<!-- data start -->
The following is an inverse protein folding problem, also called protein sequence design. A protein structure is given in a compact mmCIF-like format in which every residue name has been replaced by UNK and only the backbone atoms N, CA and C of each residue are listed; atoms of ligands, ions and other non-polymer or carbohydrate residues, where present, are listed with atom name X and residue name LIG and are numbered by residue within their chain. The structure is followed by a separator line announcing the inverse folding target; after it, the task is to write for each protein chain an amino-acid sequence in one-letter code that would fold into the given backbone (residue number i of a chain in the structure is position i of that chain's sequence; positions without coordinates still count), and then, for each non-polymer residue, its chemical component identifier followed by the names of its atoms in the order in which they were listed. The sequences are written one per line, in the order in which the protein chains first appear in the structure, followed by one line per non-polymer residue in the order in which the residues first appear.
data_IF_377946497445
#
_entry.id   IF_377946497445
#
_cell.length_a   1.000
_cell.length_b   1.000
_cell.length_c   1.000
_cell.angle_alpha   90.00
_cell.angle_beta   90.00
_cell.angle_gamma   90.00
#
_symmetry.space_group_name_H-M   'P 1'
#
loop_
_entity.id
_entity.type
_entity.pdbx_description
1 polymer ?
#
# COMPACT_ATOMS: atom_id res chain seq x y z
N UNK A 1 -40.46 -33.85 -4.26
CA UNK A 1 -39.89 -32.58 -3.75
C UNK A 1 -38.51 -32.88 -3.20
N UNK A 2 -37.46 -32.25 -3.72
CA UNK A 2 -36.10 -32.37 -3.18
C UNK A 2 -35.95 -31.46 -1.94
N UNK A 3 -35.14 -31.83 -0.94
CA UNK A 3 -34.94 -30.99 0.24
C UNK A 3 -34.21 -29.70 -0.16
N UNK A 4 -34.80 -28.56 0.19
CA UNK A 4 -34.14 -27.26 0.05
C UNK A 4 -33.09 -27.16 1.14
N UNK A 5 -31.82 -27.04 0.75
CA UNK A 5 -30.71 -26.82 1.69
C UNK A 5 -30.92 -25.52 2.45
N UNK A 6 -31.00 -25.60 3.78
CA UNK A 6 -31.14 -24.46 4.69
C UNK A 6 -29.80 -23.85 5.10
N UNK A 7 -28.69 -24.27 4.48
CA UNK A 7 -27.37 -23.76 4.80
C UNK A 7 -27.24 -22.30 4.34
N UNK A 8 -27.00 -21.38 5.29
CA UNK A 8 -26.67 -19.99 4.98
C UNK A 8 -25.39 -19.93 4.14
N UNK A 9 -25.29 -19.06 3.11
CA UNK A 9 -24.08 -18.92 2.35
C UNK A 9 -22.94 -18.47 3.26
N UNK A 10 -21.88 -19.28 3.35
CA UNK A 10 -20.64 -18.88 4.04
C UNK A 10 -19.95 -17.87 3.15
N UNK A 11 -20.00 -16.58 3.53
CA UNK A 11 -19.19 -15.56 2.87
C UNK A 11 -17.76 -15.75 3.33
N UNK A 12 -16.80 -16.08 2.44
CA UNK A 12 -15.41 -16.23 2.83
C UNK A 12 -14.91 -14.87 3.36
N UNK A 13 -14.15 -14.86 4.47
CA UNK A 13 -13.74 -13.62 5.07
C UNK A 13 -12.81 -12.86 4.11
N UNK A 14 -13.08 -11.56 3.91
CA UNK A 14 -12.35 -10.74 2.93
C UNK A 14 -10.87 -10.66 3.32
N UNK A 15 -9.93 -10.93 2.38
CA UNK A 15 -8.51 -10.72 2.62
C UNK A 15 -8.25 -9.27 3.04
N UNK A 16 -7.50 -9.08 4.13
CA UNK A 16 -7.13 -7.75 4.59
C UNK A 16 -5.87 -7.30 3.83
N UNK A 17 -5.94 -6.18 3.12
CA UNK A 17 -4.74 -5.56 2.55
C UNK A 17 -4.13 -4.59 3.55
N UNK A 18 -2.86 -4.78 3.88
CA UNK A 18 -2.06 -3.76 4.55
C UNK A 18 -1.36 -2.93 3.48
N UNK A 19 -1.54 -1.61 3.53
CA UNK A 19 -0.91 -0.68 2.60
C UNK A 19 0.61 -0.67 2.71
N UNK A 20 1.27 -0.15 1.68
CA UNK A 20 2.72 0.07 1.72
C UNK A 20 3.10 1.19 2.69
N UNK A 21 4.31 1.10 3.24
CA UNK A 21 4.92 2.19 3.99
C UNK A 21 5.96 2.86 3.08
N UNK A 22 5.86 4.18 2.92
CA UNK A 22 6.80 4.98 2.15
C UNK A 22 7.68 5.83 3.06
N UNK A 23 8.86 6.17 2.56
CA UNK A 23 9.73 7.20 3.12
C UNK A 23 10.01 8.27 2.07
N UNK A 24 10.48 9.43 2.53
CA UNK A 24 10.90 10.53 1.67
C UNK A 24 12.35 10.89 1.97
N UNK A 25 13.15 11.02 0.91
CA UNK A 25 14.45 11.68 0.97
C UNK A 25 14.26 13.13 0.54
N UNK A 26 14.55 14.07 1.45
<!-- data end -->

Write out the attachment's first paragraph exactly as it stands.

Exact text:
The following is an inverse protein folding problem, also called protein sequence design. A protein structure is given in a compact mmCIF-like format in which every residue name has been replaced by UNK and only the backbone atoms N, CA and C of each residue are listed; atoms of ligands, ions and other non-polymer or carbohydrate residues, where present, are listed with atom name X and residue name LIG and are numbered by residue within their chain. The structure is followed by a separator line announcing the inverse folding target; after it, the task is to write for each protein chain an amino-acid sequence in one-letter code that would fold into the given backbone (residue number i of a chain in the structure is position i of that chain's sequence; positions without coordinates still count), and then, for each non-polymer residue, its chemical component identifier followed by the names of its atoms in the order in which they were listed. The sequences are written one per line, in the order in which the protein chains first appear in the structure, followed by one line per non-polymer residue in the order in which the residues first appear.